D.C. gets lungful of climate change

D.C. gets lungful of climate change

In a stunning manifestation of the dangers of a warming world, large swaths of the eastern U.S. are suffering from extreme air pollution driven by hundreds of wildfires raging across Quebec.

The smoke has spurred renewed calls for more aggressive efforts to reduce the greenhouse gas emissions warming the planet. And unlike with most climate-linked disasters, people in Washington are feeling this one firsthand.

Paul Miller, who leads a Boston-based group of air pollution regulators, said air pollution could drive real action, if history is any guide.

“People tend to act on things they can see,” he told Sean Reilly, referencing passage of the 1970 Clean Air Act. The bedrock environmental law received a groundswell of bipartisan support after smog and other pollution reached extreme levels in the 1960s.

While the western U.S. is no stranger to catastrophic wildfires, this week’s episode marks one of the worst on record for the East Coast.

An orange haze filled with toxic particles has engulfed New York City, whose air quality is now one of the worst in the world. Officials grounded flights Wednesday and today and continue to urge people to stay indoors. Dangerous air conditions have reached as far south as Alabama.

On the Hill: Lawmakers certainly took notice as a thick layer of smoke penetrated Washington and the Capitol.

Wyoming Sen. John Barrasso, the top Republican on the Energy and Natural Resources Committee, called the plague of smoke “a sobering reminder that we must manage our forests to make them more resilient to catastrophic fires.” But he stopped short of making the connection between fires and fossil fuels.

Meanwhile, Republicans are still opposing multiple federal and state-led efforts to tackle climate change. This prompted Rep. Pramila Jayapal (D-Wash.), the chair of the Congressional Progressive Caucus, to deride Republican “climate denier[s]” in Congress.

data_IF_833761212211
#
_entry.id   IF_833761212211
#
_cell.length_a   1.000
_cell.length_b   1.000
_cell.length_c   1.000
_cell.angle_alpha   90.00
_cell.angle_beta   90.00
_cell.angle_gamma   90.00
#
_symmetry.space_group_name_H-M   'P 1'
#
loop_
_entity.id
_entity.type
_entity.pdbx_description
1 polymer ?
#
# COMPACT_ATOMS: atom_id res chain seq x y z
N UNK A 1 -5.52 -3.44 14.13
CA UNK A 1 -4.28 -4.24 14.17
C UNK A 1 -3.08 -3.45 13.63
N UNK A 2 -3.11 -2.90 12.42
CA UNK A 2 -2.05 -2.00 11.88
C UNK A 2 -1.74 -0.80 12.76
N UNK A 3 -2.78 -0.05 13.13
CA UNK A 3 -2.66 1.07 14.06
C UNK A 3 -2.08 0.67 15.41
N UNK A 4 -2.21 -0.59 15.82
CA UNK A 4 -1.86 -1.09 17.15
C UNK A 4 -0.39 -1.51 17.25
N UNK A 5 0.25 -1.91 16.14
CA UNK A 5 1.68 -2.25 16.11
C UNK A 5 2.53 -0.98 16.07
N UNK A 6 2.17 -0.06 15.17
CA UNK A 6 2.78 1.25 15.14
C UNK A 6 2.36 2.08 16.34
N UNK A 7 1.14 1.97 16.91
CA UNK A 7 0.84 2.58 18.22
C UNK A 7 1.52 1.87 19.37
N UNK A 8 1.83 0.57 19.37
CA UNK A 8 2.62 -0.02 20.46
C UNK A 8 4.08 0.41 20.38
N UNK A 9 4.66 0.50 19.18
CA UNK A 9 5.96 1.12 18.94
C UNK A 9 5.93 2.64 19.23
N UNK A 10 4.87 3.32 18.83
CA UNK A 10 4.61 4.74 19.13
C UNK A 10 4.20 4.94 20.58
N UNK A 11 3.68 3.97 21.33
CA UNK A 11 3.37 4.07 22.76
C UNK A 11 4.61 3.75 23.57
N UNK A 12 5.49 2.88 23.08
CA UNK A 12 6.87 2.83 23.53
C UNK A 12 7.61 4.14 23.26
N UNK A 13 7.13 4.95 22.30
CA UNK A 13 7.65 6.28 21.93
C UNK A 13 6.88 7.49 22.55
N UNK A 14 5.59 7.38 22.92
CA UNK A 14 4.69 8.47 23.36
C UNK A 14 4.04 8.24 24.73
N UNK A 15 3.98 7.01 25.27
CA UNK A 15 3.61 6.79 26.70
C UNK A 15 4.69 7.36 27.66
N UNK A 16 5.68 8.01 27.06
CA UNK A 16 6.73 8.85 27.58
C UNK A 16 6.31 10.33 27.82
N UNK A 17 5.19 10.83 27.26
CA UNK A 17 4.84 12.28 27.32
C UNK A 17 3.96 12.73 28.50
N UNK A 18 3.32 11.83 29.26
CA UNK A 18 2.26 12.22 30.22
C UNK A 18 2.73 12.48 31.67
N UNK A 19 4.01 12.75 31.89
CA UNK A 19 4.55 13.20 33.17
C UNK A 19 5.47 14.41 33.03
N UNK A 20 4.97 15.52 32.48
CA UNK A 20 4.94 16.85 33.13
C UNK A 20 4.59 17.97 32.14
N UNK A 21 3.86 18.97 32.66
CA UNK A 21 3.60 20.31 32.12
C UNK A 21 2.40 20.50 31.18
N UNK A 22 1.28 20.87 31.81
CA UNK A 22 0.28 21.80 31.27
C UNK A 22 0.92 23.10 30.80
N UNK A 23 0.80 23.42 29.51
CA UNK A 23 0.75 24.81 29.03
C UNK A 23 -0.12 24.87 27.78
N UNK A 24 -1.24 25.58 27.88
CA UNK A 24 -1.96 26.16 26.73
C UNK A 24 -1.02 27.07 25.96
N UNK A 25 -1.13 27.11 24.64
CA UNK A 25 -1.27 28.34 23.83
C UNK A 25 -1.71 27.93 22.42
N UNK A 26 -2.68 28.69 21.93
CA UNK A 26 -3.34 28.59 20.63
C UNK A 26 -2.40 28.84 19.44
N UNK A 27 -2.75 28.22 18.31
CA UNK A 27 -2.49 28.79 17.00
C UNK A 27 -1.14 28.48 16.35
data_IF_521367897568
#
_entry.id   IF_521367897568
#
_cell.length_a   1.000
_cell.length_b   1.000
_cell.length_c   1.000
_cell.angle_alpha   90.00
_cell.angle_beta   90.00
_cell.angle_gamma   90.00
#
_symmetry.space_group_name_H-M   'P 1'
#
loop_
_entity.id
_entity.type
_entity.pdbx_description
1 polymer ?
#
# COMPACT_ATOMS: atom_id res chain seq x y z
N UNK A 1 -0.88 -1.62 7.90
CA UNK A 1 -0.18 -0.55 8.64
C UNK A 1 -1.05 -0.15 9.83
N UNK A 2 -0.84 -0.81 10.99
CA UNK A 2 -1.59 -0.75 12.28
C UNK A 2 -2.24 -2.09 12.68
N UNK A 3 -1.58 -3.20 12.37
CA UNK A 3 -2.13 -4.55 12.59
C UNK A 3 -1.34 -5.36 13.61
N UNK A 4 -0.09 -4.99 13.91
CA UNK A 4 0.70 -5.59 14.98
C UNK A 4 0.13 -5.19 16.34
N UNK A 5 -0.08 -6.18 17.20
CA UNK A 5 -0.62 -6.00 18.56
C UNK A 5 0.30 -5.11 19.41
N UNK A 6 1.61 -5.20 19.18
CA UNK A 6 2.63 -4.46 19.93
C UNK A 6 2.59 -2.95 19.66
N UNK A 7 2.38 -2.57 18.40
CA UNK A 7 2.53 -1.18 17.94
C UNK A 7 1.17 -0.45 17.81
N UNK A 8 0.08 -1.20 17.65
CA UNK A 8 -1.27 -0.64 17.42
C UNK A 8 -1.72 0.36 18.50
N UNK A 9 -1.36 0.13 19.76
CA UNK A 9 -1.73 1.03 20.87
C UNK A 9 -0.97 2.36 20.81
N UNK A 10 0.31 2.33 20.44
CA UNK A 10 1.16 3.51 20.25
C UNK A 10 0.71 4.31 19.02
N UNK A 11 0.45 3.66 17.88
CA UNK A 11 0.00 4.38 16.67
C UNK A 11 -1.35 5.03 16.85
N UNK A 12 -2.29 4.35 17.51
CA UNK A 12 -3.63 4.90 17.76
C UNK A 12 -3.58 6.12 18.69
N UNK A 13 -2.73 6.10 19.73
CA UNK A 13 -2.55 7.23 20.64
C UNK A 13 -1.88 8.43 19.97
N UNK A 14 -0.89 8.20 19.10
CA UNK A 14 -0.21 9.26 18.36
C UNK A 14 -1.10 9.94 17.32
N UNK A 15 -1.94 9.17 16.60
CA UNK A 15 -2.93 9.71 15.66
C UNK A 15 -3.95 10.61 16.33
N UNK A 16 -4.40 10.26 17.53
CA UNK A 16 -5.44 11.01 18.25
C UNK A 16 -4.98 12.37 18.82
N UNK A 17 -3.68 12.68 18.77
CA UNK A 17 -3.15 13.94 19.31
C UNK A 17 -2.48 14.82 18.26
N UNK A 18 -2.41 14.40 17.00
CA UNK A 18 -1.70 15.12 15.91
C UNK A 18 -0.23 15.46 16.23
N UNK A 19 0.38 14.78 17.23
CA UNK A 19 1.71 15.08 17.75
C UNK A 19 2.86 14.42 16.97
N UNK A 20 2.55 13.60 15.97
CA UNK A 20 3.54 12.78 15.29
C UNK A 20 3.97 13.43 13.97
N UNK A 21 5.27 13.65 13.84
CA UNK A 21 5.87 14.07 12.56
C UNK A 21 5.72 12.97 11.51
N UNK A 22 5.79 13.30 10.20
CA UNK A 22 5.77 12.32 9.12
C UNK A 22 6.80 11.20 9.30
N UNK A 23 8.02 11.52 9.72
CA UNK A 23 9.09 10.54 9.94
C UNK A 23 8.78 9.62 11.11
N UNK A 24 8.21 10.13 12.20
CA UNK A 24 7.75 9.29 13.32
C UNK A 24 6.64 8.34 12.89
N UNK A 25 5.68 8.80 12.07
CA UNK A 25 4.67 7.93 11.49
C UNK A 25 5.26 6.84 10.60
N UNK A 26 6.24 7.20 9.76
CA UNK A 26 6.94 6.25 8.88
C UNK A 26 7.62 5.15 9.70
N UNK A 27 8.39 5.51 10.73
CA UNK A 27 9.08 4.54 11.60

“You show up to work at the Capitol today, see the skies filled with smoke … and you still don’t get that we need bold and immediate action to save our planet? Ridiculous,” she tweeted.

Climate split-screen: As the smoke was settling in Wednesday, Virginia regulators voted to exit a regionwide initiative aimed at cutting power plants’ planet-warming emissions. Leaving the Regional Greenhouse Gas Initiative is a major goal of Republican Gov. Glenn Youngkin, despite a 2020 state law that mandated Virginia’s participation.

Republicans in Washington are also trying to pass two bills that would stop the Biden administration from regulating gas-burning appliances, which studies show increase the risk of asthma and other respiratory conditions. Natural gas hookups in buildings also account for a sizable chunk of U.S. carbon pollution.

Those bills are stalled, though, because of GOP infighting.

It’s Thursday — thank you for tuning in to POLITICO’s Power Switch. I’m your host, Arianna Skibell. Power Switch is brought to you by the journalists behind E&E News and POLITICO Energy. Send your tips, comments, questions to [email protected]

Today in POLITICO Energy’s podcast: Zack Colman breaks down why the United Arab Emirates is trying to green its image and the pushback it’s facing.

A bipartisan climate tax?
Senators from both parties are advancing a bill that would require the carbon footprint of industrial materials produced in the United States to be calculated, writes Emma Dumain.

Advocates say its a necessary first step for the U.S. to implement a carbon border adjustment mechanism, which would tax carbon-intensive imports.

Rising costs = rising anger
Climate advocates are praising Washington state’s new cap-and-invest system as a rousing success. It has raised hundreds of millions of dollars for climate action by pricing emissions at a much steeper cost than even California, writes Adam Aton.

But anger is rising among other groups, including some that had supported passage of the state’s climate law, which say Democratic officials did not prepare the public for the costs.

U.S., U.K. minerals deal
President Joe Biden and U.K. Prime Minister Rishi Sunak have committed to striking a deal on defense and critical minerals, writes Esther Webber.

The so-called Atlantic Declaration would ease certain trade barriers, strengthen defense industry ties and create data protections to counter China’s growing influence.

In sports: A Swiss regulator says FIFA falsely claimed last year’s World Cup in Qatar was “carbon neutral.”

Record temperatures: Historic heat is roasting Puerto Rico, where it feels like 125 degrees.

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That’s it for today, folks! Thanks for reading.

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